Indeed, had things worked out better, he feels he could even have taken the victory. "Just before the finish I went into a roundabout too fast and had to jump over an island on the road. I lost a bit of ground to those ahead of me and had to make a big effort to catch them. Perhaps if the finish was 100 metres further, the result could have been different.

"Initially we didn't know who won," he continued. "I am happy that Zabel took the victory, but would also have been satisfied if Bennati had won because he is a guy for the future. I'm pleased for Zabel, though, because of what he has been through recently."

The day's big aggressor was the Zurich rider Pascal Hungerbühler, who went clear approximately 82 kilometres from the finish. Making the most of what had been a relatively relaxed pace in the peloton, the Volksbank pro quickly established a lead of over four minutes, but was eventually reeled in after approximately 50 clicks out front. Further attacks then followed, including a move containing team-mate Stadler Florian, Matteo Carrara (Unibet) and Quick Step – Innergetic's Carlos Barredo, which was brought back inside six kilometres to go. As some consolation, Carrara did end the day in the mountains jersey.

Hungerbühler also had something to show, having got some valuable publicity for his Volksbank team. But he said he was sad to be caught. "I had hoped to stay in front for as long as possible, maybe for the mountains jersey. This morning I woke up with the sensation that I had a cold. I was freezing when I went out. I hoped I could sweat it out but that didn't work. Hopefully I feel better tomorrow morning."

Today's stage was marked by a big crash inside the final kilometre, with riders such as Grégory Rast (Astana) hitting the deck. The spill caused big splits in the main bunch but as per UCI rules, these time differences were negated when it came to working out the general classification.

Cancellara was one of those who stayed out of trouble, his strong riding in the run up to the sprint ensuring that he was ahead of the problem. He said that he will try to ride well again tomorrow, even if the parcours doesn't suit him.

"The main aim was to defend the yellow jersey, and to have it tomorrow at the start is a nice result. I know that I am not a climber but I will do everything possible to hold onto this on the mountain tomorrow. I will climb at my own rhythm. I noticed on the Rengg that Damiano Cunego was positioned in the front and so perhaps tomorrow he will try something."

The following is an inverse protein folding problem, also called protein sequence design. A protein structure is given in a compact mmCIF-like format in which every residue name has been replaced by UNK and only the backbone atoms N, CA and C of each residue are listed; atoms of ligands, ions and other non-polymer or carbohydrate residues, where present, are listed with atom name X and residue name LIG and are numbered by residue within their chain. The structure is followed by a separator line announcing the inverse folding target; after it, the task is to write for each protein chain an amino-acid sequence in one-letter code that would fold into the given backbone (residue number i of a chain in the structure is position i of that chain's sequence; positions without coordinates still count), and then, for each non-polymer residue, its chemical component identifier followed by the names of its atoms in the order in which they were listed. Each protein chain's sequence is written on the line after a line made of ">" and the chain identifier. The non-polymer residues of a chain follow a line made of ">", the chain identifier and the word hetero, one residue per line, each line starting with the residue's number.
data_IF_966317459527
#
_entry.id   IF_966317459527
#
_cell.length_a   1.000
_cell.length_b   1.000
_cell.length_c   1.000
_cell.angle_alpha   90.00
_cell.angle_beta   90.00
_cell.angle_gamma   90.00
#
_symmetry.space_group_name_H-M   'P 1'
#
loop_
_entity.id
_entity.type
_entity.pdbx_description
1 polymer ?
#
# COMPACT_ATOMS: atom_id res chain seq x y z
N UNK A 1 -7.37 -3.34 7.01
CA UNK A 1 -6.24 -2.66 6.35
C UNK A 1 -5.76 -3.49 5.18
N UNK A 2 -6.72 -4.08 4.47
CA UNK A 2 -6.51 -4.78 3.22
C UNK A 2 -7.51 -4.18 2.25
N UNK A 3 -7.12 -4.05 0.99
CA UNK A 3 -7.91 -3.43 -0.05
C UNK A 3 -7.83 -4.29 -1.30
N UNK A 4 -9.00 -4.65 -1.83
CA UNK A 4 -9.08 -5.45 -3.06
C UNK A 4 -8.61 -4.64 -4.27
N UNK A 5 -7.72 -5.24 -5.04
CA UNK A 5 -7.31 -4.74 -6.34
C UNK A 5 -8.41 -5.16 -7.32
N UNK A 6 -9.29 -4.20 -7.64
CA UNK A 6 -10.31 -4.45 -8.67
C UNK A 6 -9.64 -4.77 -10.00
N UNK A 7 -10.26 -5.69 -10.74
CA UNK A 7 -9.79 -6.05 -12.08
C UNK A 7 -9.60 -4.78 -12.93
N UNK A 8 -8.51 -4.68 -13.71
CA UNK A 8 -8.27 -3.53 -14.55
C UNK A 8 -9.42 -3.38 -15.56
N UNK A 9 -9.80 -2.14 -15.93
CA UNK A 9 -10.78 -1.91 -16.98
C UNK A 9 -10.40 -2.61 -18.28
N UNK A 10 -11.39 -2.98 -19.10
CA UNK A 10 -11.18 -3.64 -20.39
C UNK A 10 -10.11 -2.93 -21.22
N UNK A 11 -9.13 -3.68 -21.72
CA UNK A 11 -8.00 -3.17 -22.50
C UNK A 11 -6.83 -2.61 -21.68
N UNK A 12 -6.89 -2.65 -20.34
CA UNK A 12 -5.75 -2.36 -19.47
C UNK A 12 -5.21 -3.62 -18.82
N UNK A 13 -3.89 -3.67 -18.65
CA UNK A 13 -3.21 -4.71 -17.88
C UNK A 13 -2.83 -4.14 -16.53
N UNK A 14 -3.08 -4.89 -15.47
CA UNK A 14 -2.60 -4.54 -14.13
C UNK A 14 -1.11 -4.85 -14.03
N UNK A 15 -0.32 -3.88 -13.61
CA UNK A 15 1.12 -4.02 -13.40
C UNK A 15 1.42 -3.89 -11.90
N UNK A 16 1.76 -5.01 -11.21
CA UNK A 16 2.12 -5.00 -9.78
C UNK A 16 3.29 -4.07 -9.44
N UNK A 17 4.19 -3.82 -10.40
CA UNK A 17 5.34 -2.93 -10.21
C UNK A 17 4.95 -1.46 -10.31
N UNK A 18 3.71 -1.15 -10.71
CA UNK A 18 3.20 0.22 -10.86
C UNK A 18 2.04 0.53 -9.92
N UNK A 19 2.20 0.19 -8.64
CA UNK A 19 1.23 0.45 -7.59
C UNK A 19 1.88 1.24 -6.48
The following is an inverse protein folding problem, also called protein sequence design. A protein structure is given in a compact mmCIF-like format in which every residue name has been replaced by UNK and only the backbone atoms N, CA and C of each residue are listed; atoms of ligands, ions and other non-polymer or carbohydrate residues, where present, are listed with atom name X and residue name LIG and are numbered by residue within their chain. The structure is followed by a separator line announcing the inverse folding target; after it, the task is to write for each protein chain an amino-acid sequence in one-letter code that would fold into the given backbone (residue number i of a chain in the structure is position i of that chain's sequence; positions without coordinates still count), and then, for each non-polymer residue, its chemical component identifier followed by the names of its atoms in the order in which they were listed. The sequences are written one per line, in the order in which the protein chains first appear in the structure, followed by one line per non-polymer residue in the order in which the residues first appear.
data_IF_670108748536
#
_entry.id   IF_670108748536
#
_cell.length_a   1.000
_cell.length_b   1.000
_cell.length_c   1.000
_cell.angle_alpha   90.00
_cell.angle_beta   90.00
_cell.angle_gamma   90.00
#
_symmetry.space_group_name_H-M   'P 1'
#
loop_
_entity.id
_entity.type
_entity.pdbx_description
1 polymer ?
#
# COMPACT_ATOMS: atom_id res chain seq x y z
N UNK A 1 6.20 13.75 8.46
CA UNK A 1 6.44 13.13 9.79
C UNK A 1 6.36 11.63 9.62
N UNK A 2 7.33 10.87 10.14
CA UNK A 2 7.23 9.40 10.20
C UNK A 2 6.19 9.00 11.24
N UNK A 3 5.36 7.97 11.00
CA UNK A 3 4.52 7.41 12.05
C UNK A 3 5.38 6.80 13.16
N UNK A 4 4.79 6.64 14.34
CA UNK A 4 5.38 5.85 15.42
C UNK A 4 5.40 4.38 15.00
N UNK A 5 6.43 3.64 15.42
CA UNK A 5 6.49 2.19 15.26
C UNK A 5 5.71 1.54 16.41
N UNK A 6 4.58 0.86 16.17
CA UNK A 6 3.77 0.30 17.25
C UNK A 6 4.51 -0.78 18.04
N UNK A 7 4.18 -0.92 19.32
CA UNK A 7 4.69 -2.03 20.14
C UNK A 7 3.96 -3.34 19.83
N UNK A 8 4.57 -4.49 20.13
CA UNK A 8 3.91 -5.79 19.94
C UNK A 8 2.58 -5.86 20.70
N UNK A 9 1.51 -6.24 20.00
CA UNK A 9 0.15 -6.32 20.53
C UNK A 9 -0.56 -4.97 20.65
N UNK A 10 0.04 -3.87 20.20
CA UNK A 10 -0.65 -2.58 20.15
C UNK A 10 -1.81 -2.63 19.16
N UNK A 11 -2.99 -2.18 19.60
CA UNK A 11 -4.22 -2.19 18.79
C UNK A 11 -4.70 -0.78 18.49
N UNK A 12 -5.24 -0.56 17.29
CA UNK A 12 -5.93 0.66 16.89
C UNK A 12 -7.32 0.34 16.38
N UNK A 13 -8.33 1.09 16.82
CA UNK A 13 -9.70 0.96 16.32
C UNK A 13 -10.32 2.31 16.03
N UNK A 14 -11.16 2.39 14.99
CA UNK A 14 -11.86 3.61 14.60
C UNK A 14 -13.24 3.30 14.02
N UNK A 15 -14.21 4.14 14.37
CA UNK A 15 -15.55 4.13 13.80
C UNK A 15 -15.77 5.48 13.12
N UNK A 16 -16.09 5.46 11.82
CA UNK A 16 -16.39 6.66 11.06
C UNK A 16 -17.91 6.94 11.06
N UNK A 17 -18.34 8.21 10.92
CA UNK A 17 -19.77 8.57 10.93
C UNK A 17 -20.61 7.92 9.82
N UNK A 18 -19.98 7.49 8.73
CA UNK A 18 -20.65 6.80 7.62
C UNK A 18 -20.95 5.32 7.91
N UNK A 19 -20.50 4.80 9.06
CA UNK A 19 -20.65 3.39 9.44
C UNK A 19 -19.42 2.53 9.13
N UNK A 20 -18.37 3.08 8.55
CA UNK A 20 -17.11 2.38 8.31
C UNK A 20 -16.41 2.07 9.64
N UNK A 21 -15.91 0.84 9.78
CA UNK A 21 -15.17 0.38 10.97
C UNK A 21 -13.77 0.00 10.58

How it unfolded

166 riders lined out for the second stage of the Tour de Suisse, with Fabian Cancellara leading them off in yellow. It was sunny and approximately 26 degrees. The riders were clearly enjoying the weather as it was a relatively peaceful start; CSC were patrolling the front of the bunch and very few attacks were launched.

The first significant move of the day took place when Zurich rider Pascal Hungerbühler went clear approximately 82 kilometres from the finish. He established a gap of two minutes in just five kilometres, and this advantage continued to grow. On the unclassified hill of Swarzenback, site of the day's feed zone, the Volksbank pro had almost four minutes on the CSC-led bunch but with 58 kilometres to go, he reached his maximum gap of 4'30.

Hungerbühler took the first bonus sprint near Wolhusen while behind, 2'25 later, Cancellara fortified his lead when he outsprinted closest rival Bennati. Soon afterwards the riders raced onto the third category climb of Rengg and these slopes saw a number of attacks being launched.

Swiss rider Steve Zampieri (Cofidis) was one of the most aggressive and got away with several others. Hungerbühler was caught near the summit and Matteo Carrara (Unibet) was first over the line, taking the points there ahead of Quick Step duo Carlos Barredo and Alessandro Proni, plus T-Mobile's Giuseppe Guerini.

Carrara persisted after the top and was joined with approximately 12 kilometres to go by Barredo and Stadler Florian (Volksbank). They were 14 seconds clear of the peloton at this stage, but the gap jumped to 45 seconds by the time Stalder took the final hot spot sprint at Malters.

With just over six kilometres to go, Carrara secured the KOM jersey for the day when he crested the fourth category Obernau ahead of Barredo and Florian. Very soon afterwards they were hauled back by the bunch, paving the way for a big sprint.

A crash inside the final kilometre brought down several riders, including the Swiss Grégory Rast (Astana), and opened up large gaps in the peloton. The front runners were ahead of the fallers, though, and Zabel was able to take the victory ahead of Bennati, Cancellara and O'Grady.

Thanks to his strong finish plus the bonus seconds seized earlier, Cancellara ended the day seven seconds ahead of Bennati. He thus succeeded in his aim of holding on at the top, and will begin tomorrow's 228.7 kilometre stage to the Austrian town of Nauders in yellow.

With the Hors Categorie Flüelapass coming 60 kilometres from the finish and then the third category hill of Norbertshöhe topping out with two k's to go, it's going to be hard for the big Swiss rider. He's vowed to fight on, though, and will be helped once more by his CSC team.

Latest on Cyclingnews